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Nudity, Women, Art, Media: Liberated Or Oppressed?

What’s not to love about an ever going discussion about female nudity in pop culture, female body image and the media, and societal expectations about gender performance and appearance. The dichotomies are still the same.

Proponents of a liberation movement in which women should be empowered to celebrate their bodies argue that nudity and revealing representations are a sign of liberation, both sexual and personal.

Opponents challenge the idea of empowerment and the notion that women that end up in nude and revealing media representations have agency. It’s not liberation, the opponents argue, it’s women doing what they have to do to survive in patriarchal hierarchies long established in entertainment and other cultural and economic sectors. It’s women giving in to structures that have long objectified them, and required of them unachievable standards of beauty while driving some to eating disorders and others to perpetual dissatisfaction and low self esteem.

Ysttyle, Yakutti’s content platform, is about powerful self-representation – it is about the tools, the art, and the context that govern such self-representation – gender is a powerful context as far as self representation goes. So let’s get right into it.

So irrevocably indoctrinated?

“Dear Prof.,

My paper explores the representation of women in Lisa Yuskavage’s paintings. Critics have interpreted this representation
differently, some accusing her of objectifying women and others applauding her efforts to give voice to women and their sexuality. My essay seeks to
reconcile the two viewpoints by pointing out that a representation of female sexuality does not necessarily mean objectification, not especially in
these paintings where spectating has been made uneasy and the implicit presence of the male viewer negated by the very fact that these women are decisively


I wrote this to my professor in my first writing class in college, a class rightly titled Art & the Nude, and the class that lay the foundation for my love of the social sciences. I had written on the female nudes in Degas, Rembrandt, and other earlier works, and encountered the argument of the male viewer gazing at the female nude for his own benefit. So what was the argument when a woman depicted female nudes? Was she too, unbeknownst to her, so irrevocably indoctrinated in a partriachally organized society that she failed to see her participation in stripping women of their voices, their eyes, and their general agency?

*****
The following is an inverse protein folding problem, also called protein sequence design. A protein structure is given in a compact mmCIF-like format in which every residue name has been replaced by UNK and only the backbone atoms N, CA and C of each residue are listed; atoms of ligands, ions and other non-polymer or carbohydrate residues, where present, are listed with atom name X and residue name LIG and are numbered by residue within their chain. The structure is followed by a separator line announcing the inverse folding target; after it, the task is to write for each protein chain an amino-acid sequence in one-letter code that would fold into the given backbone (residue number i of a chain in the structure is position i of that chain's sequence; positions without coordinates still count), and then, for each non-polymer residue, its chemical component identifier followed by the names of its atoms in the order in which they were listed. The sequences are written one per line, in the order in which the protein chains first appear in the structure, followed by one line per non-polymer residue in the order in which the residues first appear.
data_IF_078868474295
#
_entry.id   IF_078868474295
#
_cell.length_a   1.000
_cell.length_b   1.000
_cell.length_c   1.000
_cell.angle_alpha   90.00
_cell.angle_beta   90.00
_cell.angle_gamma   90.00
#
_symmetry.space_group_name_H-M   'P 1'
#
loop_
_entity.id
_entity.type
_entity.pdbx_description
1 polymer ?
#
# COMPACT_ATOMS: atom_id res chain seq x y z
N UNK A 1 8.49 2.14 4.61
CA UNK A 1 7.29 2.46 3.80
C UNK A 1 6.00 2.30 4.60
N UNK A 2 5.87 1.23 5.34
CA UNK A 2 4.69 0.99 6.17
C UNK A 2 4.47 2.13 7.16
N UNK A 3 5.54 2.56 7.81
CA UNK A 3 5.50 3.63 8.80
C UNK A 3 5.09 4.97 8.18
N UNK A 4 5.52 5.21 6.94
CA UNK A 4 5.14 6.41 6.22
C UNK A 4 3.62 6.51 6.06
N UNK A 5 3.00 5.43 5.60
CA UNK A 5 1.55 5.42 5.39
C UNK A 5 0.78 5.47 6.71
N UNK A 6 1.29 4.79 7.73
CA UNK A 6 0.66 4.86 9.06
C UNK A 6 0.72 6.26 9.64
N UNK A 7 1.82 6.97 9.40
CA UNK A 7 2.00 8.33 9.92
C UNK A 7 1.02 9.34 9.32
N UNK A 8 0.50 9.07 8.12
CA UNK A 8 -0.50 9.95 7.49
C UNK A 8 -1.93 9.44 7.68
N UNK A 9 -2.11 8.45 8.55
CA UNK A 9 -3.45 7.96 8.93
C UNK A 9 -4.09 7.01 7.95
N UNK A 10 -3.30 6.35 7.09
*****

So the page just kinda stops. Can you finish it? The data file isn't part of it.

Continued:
I have not resolved this question till today. Is Vivienne Westwood continuing structures of objectification and oppression of women when she poses for a nude painting? Are pop-culture artists that girls look up to advancing such oppression by doing revealing music videos and films? How much of their participation is out of choice? And how much of it is dictated by structures they have no control and/or comprehension of?

It’s a hard question. The problem with the choice argument, however, is that our societies are still indicative of women under pressure to dumb their talents down to the attractiveness of their bodies. Media outlets still bid for leaked naked images of celebrities; careers skyrocket for women that pose nude for the Playboy or that leak their own nude photographs; Instagram and Twitter have become battle grounds for women shaming other women for being too voluptuous, or too muscular or just not good enough; women of specified shapes and sizes still parade on national stages in bikinis and gowns because apparently that is what it takes for a woman to further her professional and personal goals; women still face adverse conditions when seeking equal representation in cultural industries, from difficulty negotiating equal pay to disproportionate access to representation on museum and gallery walls. The list is endless. The notion of choice is an illusion to so many women.


Nurturing a path towards choice

Does a solution exist? I’m not sure. But I am optimistic. Artists like Yuskavage provoke more narratives on representation of female nudity in art. Artists like Nona Faustine not only challenge status quo, but they complicate it with dimensions such as race and black history. Women parliamentarians challenge the relationships between female nudity and sex appeal by controversially breastfeeding during their floor hours. By posing for a nude painting at 68 and after a successful career in fashion, whatever your opinion, Vivienne Westwood provokes a conversation on age, beauty and choice. By exploring  on mainstream television, nudity that challenges existent ideals of who can be nude and what his/her nudity should achieve, Lena Dunham further advances the conversation on
women’s choices and perceptions of self.

Choice, almost complete choice (almost because it is hard to conclusively say that such a thing as complete choice exists) is the path we should be cultivating towards more liberated women, and non-oppressive representations of women in media. Whether through promoting initiatives that let enough women from diverse backgrounds take control of resources and opportunities so that it doesn’t take nudity to skyrocket a career, whether through advocating for a society that does not obsess over women’s nakedness and appearances over their other facets, whether through women individually evaluating factors that go into their decisions to be represented nude, and consciously resisting factors that undermine their choice.


photo credit: 2011-08-03 Galaxy International Pageantvia photopin(license)

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